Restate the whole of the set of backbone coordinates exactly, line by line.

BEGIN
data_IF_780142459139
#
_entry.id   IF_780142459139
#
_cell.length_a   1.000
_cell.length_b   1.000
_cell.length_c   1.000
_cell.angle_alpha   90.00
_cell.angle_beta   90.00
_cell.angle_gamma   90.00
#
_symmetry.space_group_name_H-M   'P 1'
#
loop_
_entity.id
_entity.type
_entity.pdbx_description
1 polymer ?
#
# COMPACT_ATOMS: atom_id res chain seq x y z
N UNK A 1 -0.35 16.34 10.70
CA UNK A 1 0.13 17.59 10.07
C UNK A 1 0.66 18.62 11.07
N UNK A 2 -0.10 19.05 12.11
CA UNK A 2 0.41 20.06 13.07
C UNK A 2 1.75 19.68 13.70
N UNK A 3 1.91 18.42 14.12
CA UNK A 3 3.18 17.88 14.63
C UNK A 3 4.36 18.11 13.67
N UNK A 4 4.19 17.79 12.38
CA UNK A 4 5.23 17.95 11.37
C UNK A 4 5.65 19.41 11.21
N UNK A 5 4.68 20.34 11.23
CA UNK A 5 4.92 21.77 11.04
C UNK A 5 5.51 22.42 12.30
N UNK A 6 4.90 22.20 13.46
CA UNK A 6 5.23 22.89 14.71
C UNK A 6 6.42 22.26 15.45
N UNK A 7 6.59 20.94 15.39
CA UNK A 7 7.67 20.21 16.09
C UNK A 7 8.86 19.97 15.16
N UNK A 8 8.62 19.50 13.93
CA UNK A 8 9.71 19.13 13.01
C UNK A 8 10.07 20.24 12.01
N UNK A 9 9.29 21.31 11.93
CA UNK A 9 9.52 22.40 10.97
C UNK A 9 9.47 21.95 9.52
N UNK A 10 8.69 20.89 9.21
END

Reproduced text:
data_IF_780142459139
#
_entry.id   IF_780142459139
#
_cell.length_a   1.000
_cell.length_b   1.000
_cell.length_c   1.000
_cell.angle_alpha   90.00
_cell.angle_beta   90.00
_cell.angle_gamma   90.00
#
_symmetry.space_group_name_H-M   'P 1'
#
loop_
_entity.id
_entity.type
_entity.pdbx_description
1 polymer ?
#
# COMPACT_ATOMS: atom_id res chain seq x y z
N UNK A 1 -0.35 16.34 10.70
CA UNK A 1 0.13 17.59 10.07
C UNK A 1 0.66 18.62 11.07
N UNK A 2 -0.10 19.05 12.11
CA UNK A 2 0.41 20.06 13.07
C UNK A 2 1.75 19.68 13.70
N UNK A 3 1.91 18.42 14.12
CA UNK A 3 3.18 17.88 14.63
C UNK A 3 4.36 18.11 13.67
N UNK A 4 4.19 17.79 12.38
CA UNK A 4 5.23 17.95 11.37
C UNK A 4 5.65 19.41 11.21
N UNK A 5 4.68 20.34 11.23
CA UNK A 5 4.92 21.77 11.04
C UNK A 5 5.51 22.42 12.30
N UNK A 6 4.90 22.20 13.46
CA UNK A 6 5.23 22.89 14.71
C UNK A 6 6.42 22.26 15.45
N UNK A 7 6.59 20.94 15.39
CA UNK A 7 7.67 20.21 16.09
C UNK A 7 8.86 19.97 15.16
N UNK A 8 8.62 19.50 13.93
CA UNK A 8 9.71 19.13 13.01
C UNK A 8 10.07 20.24 12.01
N UNK A 9 9.29 21.31 11.93
CA UNK A 9 9.52 22.40 10.97
C UNK A 9 9.47 21.95 9.52
N UNK A 10 8.69 20.89 9.21